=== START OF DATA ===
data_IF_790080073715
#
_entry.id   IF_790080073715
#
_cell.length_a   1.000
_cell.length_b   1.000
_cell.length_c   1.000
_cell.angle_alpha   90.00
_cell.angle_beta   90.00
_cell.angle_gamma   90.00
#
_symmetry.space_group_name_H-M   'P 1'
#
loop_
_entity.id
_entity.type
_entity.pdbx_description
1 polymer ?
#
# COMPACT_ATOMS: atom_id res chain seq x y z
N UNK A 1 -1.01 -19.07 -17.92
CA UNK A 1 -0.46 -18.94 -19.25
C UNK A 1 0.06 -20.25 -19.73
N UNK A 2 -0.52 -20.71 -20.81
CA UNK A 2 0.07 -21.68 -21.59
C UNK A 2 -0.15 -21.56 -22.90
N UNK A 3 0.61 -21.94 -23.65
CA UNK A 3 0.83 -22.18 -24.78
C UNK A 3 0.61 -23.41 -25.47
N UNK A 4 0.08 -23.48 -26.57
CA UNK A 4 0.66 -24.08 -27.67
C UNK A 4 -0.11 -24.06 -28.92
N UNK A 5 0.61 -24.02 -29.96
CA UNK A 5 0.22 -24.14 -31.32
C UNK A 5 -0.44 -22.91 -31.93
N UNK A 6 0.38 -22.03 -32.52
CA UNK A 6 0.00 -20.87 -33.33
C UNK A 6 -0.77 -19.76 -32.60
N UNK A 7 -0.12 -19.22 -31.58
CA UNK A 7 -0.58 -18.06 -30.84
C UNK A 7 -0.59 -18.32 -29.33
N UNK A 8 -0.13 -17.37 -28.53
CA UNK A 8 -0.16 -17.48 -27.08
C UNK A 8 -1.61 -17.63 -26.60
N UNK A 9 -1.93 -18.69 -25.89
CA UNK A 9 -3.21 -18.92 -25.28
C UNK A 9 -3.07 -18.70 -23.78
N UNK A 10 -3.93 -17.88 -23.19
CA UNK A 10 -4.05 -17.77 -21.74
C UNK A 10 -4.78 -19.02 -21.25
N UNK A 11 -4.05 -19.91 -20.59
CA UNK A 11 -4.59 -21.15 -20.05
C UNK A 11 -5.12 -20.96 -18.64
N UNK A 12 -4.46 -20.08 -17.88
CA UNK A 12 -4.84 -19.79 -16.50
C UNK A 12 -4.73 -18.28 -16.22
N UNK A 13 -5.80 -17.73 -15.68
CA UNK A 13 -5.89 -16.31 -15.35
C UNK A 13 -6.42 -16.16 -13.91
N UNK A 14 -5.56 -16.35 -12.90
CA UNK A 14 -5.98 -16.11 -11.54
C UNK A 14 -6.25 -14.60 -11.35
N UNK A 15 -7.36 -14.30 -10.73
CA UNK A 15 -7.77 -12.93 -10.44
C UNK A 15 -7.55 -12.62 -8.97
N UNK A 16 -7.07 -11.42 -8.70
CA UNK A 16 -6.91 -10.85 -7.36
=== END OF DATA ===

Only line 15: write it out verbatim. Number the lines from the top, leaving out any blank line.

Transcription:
_entity.id